James Clavell

From Wikipedia, the free encyclopedia
Jump to: navigation, search
James Clavell
James Clavell.jpg
Born (1921-10-10)10 October 1921
Sydney, Australia
Died 7 September 1994(1994-09-07) (aged 72)
Vevey, Switzerland
Occupation Novelist, screenwriter, director
Nationality British
Period 1958–1993

James Clavell (10 October 1921[1] – 6 September 1994), born Charles Edmund Dumaresq Clavell, was an Australian-born British (later naturalized American) novelist, screenwriter, director and World War II veteran and prisoner of war. Clavell is best known for his epic Asian Saga series of novels and their televised adaptations, along with such films as The Great Escape and To Sir, with Love.

Early life and World War II[edit]

Born in Australia, Clavell was the son of Commander Richard Charles Clavell, a British Royal Navy officer who was stationed in Australia on secondment to the Royal Australian Navy from 1920 to 1922. He was educated at Portsmouth Grammar School. In 1940, aged 19, he joined the Royal Artillery, and was sent to Malaya to fight the Japanese. Wounded by machine-gun fire, he was eventually captured and sent to a Japanese prisoner-of-war camp on Java. Later he was transferred to Changi Prison in Singapore.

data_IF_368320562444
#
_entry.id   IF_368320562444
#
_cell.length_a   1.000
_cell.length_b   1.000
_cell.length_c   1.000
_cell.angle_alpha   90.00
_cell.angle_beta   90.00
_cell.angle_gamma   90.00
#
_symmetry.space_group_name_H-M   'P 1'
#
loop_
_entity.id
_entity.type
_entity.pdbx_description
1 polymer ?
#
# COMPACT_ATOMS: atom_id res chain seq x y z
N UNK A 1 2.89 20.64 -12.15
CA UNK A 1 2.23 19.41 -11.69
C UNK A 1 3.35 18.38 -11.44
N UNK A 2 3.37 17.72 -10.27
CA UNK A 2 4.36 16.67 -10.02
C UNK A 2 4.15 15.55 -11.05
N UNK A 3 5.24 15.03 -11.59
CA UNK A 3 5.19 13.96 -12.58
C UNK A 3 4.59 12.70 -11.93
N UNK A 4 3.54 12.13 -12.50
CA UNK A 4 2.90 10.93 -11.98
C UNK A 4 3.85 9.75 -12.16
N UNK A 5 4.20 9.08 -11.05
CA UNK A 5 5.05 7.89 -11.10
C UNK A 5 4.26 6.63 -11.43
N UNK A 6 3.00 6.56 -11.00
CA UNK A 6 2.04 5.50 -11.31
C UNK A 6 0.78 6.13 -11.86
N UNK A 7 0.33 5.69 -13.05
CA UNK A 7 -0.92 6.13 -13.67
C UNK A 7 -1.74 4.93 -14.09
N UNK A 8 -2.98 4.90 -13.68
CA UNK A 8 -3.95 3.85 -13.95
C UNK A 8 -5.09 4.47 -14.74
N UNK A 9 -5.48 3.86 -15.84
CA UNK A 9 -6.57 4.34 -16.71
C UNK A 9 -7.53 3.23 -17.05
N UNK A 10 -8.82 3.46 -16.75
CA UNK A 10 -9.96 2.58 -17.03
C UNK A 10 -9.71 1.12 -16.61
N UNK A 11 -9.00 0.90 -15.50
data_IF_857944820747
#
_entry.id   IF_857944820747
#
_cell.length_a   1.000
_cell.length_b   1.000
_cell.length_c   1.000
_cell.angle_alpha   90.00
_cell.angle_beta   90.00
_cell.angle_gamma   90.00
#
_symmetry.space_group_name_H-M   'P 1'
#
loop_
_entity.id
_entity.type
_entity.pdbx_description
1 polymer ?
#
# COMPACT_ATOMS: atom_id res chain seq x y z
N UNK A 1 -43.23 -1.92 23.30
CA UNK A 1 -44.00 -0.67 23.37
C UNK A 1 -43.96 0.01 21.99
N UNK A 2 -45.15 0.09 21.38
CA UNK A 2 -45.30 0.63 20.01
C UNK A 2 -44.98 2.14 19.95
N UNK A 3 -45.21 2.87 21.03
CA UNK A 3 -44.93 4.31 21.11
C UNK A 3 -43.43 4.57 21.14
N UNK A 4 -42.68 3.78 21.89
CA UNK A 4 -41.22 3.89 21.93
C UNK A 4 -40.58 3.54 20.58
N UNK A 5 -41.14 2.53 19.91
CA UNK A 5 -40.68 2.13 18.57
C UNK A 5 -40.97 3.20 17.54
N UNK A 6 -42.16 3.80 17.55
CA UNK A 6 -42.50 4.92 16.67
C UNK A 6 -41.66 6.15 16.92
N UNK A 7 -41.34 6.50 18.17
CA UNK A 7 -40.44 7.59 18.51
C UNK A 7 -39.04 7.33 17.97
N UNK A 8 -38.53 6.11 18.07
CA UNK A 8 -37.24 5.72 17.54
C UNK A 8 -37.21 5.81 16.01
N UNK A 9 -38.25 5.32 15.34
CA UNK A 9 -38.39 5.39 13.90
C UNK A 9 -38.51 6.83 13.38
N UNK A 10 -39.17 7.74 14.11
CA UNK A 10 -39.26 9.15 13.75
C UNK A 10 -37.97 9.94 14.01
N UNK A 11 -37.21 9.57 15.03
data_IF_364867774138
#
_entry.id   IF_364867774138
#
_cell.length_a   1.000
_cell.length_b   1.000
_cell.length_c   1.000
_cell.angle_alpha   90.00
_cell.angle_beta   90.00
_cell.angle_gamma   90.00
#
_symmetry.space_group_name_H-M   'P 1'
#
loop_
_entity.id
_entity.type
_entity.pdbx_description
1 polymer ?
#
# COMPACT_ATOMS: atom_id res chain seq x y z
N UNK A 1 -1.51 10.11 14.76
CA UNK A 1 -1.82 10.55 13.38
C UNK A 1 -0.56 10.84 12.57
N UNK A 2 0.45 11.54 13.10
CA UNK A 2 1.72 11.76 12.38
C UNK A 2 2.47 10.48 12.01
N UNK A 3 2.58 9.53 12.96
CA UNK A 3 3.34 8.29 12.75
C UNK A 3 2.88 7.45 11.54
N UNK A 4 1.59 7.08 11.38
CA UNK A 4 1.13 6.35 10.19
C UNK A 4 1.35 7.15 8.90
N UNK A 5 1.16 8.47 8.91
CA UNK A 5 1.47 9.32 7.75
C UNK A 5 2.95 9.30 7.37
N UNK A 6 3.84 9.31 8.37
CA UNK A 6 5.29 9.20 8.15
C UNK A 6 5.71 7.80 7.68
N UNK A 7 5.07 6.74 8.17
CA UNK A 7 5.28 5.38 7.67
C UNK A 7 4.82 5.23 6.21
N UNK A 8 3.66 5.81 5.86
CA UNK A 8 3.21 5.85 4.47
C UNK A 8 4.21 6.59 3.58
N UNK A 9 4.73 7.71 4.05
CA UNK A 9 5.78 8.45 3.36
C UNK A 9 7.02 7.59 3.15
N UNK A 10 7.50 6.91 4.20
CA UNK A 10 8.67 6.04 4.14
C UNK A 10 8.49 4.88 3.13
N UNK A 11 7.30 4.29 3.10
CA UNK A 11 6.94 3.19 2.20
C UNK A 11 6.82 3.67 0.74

Clavell suffered greatly at the hands of his Japanese captors. According to the introduction to King Rat, written by Clavell, over 90% of the prisoners who entered Changi never walked out.[2] Clavell was reportedly saved, along with an entire battalion, by an American prisoner of war who later became the model for "The King" in Clavell's King Rat. By 1946, Clavell had risen to the rank of Captain, but a motorcycle accident ended his military career. He enrolled at the University of Birmingham, where he met April Stride, an actress, whom he married in 1949.[3]

Peter Marlowe[edit]